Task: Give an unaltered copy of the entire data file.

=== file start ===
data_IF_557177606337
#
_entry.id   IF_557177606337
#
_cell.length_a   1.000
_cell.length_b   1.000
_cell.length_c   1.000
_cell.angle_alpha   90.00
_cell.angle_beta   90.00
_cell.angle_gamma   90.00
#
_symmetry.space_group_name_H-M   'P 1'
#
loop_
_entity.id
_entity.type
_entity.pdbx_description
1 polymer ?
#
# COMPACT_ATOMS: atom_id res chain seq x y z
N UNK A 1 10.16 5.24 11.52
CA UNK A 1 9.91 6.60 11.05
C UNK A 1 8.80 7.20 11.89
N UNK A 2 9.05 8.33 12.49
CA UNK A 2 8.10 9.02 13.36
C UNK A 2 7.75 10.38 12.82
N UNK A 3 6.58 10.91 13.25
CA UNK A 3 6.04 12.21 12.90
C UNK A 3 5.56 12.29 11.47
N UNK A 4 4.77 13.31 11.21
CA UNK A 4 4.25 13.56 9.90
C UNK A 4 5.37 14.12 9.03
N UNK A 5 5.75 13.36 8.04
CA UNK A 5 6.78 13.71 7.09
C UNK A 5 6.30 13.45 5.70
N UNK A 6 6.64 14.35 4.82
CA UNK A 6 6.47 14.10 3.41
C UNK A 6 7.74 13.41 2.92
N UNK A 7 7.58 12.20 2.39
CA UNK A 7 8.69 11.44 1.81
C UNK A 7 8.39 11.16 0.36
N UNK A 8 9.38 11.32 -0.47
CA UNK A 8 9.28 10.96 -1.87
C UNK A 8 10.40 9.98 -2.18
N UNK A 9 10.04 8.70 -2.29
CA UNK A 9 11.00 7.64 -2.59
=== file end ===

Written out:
data_IF_557177606337
#
_entry.id   IF_557177606337
#
_cell.length_a   1.000
_cell.length_b   1.000
_cell.length_c   1.000
_cell.angle_alpha   90.00
_cell.angle_beta   90.00
_cell.angle_gamma   90.00
#
_symmetry.space_group_name_H-M   'P 1'
#
loop_
_entity.id
_entity.type
_entity.pdbx_description
1 polymer ?
#
# COMPACT_ATOMS: atom_id res chain seq x y z
N UNK A 1 10.16 5.24 11.52
CA UNK A 1 9.91 6.60 11.05
C UNK A 1 8.80 7.20 11.89
N UNK A 2 9.05 8.33 12.49
CA UNK A 2 8.10 9.02 13.36
C UNK A 2 7.75 10.38 12.82
N UNK A 3 6.58 10.91 13.25
CA UNK A 3 6.04 12.21 12.90
C UNK A 3 5.56 12.29 11.47
N UNK A 4 4.77 13.31 11.21
CA UNK A 4 4.25 13.56 9.90
C UNK A 4 5.37 14.12 9.03
N UNK A 5 5.75 13.36 8.04
CA UNK A 5 6.78 13.71 7.09
C UNK A 5 6.30 13.45 5.70
N UNK A 6 6.64 14.35 4.82
CA UNK A 6 6.47 14.10 3.41
C UNK A 6 7.74 13.41 2.92
N UNK A 7 7.58 12.20 2.39
CA UNK A 7 8.69 11.44 1.81
C UNK A 7 8.39 11.16 0.36
N UNK A 8 9.38 11.32 -0.47
CA UNK A 8 9.28 10.96 -1.87
C UNK A 8 10.40 9.98 -2.18
N UNK A 9 10.04 8.70 -2.29
CA UNK A 9 11.00 7.64 -2.59